Thursday, December 23, 2004

Primary phrasing

You can tell what kinds of messaging meetings are taking place at the White House, by looking at the shifts in primary phrases in press briefing archives over time. These phrases tie strongly to deliberate talking points, because it's hard to find many ways of expressing the same idea, especially when the whole point is to express exactly the same idea. Given changing talking points, we can see the framing strategy more clearly. All of this would be obvious to a politician or PR specialist in Washington DC ... but we'd like to automate the obvious, so we can begin to publicly tie these descriptions of policy to the actual effects, exposing the vast difference.

I wrote to feedback at the Google Suggest team. It would make sense to implement the "site:" constraint, so we could isolate the primary phrases of govenments & corporations. 'Google Suggest' finds the primary phrases that match what you type, in a much larger domain, in its type-ahead-like interface. But we'd like to actually list these phrases according to use, site by site. It would provide a PR diagram of any institution.

Of course, I can write a short program to do this for small sets. But getting Google to do it, with their vast database, would be much more potent.

Saturday, December 18, 2004

News gloss

"To gloss" has very poor connotations these days, especially relating to something like news! But gloss originally meant "added commentary". If you look at a manuscript from before the age of printing, the text is separated from the commentary around it. The commentary is meant to either support or explain the text. I suppose in some cases it was critical of the text, but usually not: why would you bother hand-copying a manuscript that you didn't like? I suppose there might be some examples. Certainly I do something like that here. Anyway, because "Gloss" was usually supportive annotation, the verb acquired its reputation for sycophancy.

Well, today the idea of annotation is more relevant than ever. There is more published material than ever, people comment on it regularly, and large automatic systems compile their commentary. This is crucial. The publicity industry, and its political counterpart in government, generates reams of nonsense everyday with the purpose of "controlling the message". This is not secret: it's talked about openly, and I believe the majority is aware of it, but is too overwhelmed to do much about it. That's where the Internet's potential for annotation, and data analysis, can come in handy for finding, and presenting, the truth.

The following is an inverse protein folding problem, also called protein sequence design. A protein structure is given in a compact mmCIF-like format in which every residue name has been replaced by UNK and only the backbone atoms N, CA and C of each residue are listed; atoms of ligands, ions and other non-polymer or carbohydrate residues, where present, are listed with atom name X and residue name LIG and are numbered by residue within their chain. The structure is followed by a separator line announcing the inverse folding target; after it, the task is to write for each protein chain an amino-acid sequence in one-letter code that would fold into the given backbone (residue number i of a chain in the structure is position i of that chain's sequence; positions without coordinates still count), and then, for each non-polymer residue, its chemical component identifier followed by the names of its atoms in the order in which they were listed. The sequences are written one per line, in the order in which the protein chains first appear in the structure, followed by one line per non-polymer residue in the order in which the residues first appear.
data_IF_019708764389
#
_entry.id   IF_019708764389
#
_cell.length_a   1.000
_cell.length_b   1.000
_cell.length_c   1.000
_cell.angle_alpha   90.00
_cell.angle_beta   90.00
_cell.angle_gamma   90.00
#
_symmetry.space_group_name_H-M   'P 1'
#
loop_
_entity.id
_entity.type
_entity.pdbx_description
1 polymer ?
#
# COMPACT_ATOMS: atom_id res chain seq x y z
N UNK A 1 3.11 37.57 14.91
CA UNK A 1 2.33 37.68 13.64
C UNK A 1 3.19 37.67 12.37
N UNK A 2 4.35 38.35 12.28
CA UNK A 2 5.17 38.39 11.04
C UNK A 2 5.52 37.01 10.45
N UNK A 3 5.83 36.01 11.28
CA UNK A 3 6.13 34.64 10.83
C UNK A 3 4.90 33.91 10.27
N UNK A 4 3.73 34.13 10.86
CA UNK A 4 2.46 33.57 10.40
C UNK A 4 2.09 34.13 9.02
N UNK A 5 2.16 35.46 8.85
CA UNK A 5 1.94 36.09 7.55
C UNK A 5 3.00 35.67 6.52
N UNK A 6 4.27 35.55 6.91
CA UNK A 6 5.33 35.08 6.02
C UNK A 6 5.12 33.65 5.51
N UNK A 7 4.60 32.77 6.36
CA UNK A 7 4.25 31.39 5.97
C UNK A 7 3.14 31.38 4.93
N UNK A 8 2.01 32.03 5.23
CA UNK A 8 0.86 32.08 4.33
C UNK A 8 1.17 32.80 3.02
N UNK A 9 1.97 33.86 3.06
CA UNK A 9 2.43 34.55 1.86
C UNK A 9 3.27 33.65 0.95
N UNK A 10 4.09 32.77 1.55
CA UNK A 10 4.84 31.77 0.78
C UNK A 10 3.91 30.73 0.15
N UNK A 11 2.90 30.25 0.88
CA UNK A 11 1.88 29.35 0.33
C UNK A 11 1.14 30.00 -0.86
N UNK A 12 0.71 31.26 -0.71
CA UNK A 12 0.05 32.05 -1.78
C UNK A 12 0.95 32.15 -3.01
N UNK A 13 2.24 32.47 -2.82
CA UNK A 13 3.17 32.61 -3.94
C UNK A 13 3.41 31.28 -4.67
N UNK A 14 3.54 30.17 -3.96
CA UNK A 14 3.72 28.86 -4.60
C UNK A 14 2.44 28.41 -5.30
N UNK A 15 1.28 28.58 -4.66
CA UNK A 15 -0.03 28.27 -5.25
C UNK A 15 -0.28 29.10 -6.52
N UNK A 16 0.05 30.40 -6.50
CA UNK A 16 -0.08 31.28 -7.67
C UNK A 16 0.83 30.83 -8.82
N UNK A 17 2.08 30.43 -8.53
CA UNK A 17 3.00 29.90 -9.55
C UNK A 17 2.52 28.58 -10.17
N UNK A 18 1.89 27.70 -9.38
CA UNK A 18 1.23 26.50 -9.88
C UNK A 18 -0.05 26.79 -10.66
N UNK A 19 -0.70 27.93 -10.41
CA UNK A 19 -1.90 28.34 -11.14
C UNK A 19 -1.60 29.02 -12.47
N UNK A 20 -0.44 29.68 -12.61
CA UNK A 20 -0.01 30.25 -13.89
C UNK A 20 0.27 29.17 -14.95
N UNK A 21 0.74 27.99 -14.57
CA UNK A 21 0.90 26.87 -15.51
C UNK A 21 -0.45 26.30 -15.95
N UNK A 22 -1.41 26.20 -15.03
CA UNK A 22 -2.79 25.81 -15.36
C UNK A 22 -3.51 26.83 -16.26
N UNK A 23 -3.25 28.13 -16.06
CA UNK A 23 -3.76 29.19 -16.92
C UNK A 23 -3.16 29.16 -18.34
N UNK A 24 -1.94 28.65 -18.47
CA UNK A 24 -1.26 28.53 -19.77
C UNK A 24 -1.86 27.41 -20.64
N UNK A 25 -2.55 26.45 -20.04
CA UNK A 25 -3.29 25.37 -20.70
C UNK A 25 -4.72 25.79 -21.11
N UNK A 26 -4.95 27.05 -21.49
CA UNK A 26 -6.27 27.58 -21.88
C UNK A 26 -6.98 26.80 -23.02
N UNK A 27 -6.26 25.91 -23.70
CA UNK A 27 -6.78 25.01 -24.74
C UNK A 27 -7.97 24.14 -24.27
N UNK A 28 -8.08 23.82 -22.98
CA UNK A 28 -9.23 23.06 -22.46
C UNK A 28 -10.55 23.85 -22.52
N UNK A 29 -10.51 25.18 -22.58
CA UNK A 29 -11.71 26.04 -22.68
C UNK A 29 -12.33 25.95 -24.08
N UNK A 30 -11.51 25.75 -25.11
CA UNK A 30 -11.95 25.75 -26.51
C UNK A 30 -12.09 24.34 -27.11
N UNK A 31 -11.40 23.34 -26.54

Friday, December 17, 2004

"Strong dollar" = "none for you"

It shouldn't be hard to automatically translate these policy rumblings ...

After running up a huge military expense through invasion & conquest, the dollar starts to slide, and the White House then sees a justification for not spending tax money on tax-payers. In computational semantics, that only repesents a few dependencies, or productions, to resolve.

Note there's no reason to believe the White House is particularly interested in reducing the deficit or strengthening the dollar. Because, if it was, it wouldn't have expensively invaded yet another country.

The internal policy is to allow increasing impoverishment of the majority, strengthen the ruling class, but not so much that the majority stops spending heavily on goods & services, nor so much that the majority rebels.

The best road to a meek and impoverished population is reduced revenue spending on the majority, and increased spending on the wealthy and powerful. Who often pay no tax at all. It is their working model, that the ruling class will profit from militarization of the local empire (the US) and increased spending on police & jails etc. And this goes hand-in-hand with increased spending on militarization of the global empire.

None of this is in the news, but it's in policy papers, and is really obvious when you look at what is done, not what is said.

The important issue is the auomatic weighing, collecting and presenting of this evidence. And revealing the model behind it.

Thursday, December 16, 2004

Press releases & wire services

The gap between reality and publicity is well understood, but not really measured. I think we could measure it, and automatically present the difference.

Take the White House press releases for example. These are strict products of the Public Relations industry. Statements are made in front of the press ... packed with cliches like "the role of government". If you do a google search of the White House PR on this cliche, you get some interesting statements:

"... the role of government is not to create wealth, but to create an environment in which entrepreneurs from all walks of life have a chance to succeed."

"Primarily it requires a proper understanding of the role of government to the economy. The role of government is not to try to manage the economy, the role of government is to create an environment in which the capital flows and entrepreneurs feel emboldened to take risk, and to make sure workers are trained for the jobs of the 21st century."

"America is a free society, which limits the role of government in the lives of our citizens."

"The role of government is not to create wealth, but to create an environment where entrepreneurs can flourish."

"I don't believe the proper role of government is to try to pick and choose winners when it comes to tax relief. "